Chimpanzees Orangutans Party and Remember What Happened Update
BBC News has reported on two studies of chimpanzees and orangutans that indicate traits of sociability and capacities of memory not previously associated with apes. It may be said that these two members of the ape clan have the ability to party and remember what happened the next day.
The findings as to chimp and orangutan memory, by a team of scientists led by Gemma Martin-Ordas of Aarhus University in Denmark, were published in the journal Current Biology.
Chimpanzees have been observed modifying sticks, rocks and bones as tools to gather ants, nuts and honey. Orangutans also use sticks to pick up termites. (BBS News)
West Africa chimpanzees near Kédougou, Senegal engage in the practice of breaking off limbs from trees, stripping off the bark and sharpening one end with their teeth. They use the weapons to hunt galagos sleeping in the hollows of trees. Galagos are small, nocturnal primates also known as “bush babies” because of the sounds of their cries. (Wikipedia)
An orangutan on the island of Kaja in Borneo was photographed utilizing a spear to fish. He had seen humans doing this on the Gohong River. The photo was published by the UK MailOnline, the photo and text taken from a book entitled Thinkers of the Jungle: The Orangutan Report. The orangutan was also seen to employ a spear to pry open fruit.
The researchers in the Denmark group devised a memory test in which chimps and orangutans were presented with boxes of tools placed in separate rooms. They had to distinguish the useful tools from the useless ones in order to merit a reward. Not only did they learn to choose the useful tools, but 90% of them remembered the difference three years later.
Sounds and smells can inspire recollections in humans. But the same process might happen in apes, as determined by Dr. Martin-Ordas and her group.
In her web site roots & shoots, Jane Goodall argues that chimps are capable of intellectual thought,decision-making, problem-solving and reasoning. They have the cognitive skills to comprehendabstract ideas and symbolic representation as well as to generalize from specific experience.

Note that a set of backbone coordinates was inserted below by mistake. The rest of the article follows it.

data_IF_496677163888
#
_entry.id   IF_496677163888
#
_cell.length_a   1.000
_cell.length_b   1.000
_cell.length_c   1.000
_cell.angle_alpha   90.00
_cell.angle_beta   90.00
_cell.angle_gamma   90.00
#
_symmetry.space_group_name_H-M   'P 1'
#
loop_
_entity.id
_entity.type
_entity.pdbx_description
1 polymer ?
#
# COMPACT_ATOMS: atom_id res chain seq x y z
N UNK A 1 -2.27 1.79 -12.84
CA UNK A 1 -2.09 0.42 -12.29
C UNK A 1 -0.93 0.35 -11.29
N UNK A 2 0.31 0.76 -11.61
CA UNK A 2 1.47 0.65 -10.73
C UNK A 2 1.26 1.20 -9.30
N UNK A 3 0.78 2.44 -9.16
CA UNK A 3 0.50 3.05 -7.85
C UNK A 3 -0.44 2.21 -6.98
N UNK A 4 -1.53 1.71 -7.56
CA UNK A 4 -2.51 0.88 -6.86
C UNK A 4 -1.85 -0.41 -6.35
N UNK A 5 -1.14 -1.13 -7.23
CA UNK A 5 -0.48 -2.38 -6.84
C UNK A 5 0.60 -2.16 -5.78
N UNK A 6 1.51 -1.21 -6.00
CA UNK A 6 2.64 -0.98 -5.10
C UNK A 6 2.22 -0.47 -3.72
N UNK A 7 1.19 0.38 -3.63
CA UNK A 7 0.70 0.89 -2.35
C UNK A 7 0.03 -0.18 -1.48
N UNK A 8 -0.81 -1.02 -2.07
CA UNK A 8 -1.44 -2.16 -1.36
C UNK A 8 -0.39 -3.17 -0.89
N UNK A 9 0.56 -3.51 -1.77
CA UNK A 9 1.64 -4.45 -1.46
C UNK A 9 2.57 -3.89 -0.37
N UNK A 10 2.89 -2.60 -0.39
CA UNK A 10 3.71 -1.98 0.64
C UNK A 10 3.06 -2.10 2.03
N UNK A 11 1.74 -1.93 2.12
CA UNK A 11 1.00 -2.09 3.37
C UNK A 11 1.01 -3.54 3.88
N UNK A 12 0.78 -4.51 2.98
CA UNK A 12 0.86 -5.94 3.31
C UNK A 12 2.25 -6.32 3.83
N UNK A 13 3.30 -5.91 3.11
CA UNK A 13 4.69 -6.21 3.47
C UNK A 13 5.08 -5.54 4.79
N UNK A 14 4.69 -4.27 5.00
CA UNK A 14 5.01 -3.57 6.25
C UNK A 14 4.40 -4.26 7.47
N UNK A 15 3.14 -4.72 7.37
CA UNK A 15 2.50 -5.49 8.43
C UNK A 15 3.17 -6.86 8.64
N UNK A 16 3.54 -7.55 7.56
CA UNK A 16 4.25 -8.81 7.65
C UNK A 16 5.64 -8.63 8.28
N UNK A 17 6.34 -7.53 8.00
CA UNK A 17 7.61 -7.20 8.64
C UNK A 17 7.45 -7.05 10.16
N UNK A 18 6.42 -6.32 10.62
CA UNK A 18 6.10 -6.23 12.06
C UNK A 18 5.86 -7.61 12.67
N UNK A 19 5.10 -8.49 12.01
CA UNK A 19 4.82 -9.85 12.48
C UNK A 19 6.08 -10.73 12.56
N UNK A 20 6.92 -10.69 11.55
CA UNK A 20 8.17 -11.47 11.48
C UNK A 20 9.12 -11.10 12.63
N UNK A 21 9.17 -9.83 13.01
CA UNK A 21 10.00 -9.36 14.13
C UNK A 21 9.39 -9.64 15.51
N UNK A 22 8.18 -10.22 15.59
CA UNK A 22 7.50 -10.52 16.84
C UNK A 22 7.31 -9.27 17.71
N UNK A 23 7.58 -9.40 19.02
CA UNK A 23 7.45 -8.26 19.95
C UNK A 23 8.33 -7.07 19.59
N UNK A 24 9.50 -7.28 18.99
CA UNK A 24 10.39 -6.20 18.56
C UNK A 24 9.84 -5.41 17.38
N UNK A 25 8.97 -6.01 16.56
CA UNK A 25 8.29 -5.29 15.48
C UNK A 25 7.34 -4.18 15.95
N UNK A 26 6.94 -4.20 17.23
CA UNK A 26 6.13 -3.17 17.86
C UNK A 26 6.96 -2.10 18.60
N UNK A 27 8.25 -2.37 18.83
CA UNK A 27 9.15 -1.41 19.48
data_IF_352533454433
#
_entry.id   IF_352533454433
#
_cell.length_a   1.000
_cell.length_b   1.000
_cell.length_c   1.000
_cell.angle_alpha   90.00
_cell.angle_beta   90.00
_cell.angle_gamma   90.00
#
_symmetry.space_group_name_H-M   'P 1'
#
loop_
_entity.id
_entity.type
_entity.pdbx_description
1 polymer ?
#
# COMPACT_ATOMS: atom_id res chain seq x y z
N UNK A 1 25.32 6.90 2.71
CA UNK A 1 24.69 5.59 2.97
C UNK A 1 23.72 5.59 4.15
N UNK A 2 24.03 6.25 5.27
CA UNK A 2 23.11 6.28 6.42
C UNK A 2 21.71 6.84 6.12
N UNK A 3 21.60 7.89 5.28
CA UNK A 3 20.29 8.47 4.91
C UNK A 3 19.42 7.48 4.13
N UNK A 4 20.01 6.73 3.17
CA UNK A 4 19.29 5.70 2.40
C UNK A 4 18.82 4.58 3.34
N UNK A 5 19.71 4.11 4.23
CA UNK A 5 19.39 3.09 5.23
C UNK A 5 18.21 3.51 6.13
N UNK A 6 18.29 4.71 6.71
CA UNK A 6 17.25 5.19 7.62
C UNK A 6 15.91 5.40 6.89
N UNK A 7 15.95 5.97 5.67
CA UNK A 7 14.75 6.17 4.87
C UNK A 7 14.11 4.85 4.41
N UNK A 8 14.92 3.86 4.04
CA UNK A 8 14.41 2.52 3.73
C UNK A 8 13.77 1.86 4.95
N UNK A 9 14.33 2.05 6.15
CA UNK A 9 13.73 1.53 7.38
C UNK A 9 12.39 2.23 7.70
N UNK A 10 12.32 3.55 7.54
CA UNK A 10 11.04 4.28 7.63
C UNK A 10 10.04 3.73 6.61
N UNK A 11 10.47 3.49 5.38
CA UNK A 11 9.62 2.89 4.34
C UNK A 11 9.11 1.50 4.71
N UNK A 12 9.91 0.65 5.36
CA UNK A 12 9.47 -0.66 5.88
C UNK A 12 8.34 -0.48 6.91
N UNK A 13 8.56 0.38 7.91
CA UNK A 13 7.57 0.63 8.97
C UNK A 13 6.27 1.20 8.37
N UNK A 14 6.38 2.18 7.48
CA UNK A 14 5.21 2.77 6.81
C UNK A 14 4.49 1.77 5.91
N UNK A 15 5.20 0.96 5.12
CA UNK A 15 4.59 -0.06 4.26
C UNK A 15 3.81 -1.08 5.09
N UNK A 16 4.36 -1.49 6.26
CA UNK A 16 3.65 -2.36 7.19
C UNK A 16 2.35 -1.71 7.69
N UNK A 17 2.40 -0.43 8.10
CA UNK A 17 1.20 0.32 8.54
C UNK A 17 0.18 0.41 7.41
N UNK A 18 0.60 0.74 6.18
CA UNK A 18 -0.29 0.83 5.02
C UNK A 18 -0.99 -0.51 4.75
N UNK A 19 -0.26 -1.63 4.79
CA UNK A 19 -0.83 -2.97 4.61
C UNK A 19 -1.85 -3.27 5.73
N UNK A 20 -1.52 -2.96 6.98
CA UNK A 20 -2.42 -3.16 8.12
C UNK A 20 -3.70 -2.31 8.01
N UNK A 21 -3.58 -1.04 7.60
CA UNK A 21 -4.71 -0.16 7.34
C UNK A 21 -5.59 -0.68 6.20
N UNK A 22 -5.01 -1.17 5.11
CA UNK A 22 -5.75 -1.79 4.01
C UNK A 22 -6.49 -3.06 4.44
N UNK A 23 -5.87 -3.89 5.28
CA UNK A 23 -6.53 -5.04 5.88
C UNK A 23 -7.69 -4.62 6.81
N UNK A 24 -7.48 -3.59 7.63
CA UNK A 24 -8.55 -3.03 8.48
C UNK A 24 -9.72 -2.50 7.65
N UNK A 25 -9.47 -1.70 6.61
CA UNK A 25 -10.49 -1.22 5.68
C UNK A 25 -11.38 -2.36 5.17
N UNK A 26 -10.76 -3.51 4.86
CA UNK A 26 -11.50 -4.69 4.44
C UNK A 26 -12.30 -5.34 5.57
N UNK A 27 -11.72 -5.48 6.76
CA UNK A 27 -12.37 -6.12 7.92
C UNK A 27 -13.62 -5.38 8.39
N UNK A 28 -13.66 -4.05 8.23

In addition, experiments have shown that chimps possess a level of analogical reasoning. (deepdyve) Analogical reasoning is a method of processing information by comparing similarities between a previously understood concept and a novel one. (wiseGEEK)
By way of illustration, a child can look at a model of a room and then go into the full-scale room and relate to the objects there that she had seen in the model. (John Medina, Brain Rules) While it has been presumed that great apes have only a rudimentary ability to engage in analogical reasoning compared to human children, a Ph.D. candidate at the University of Heidelberg conducted an experiment in which an ape was presented with two sets of three cups each. One of the cups contained a reward. The subject was to choose the cup in the second array, concealing the reward, that was in the same relative position as the one in the first array. The ape seemed to encode the information about which of the three covered the reward in each array by the use of nearby landmarks rather than by a comparison of the two arrays. The results of the experiments further imply that children employ the same “mapping strategy” as apes in this regard. (Heidok)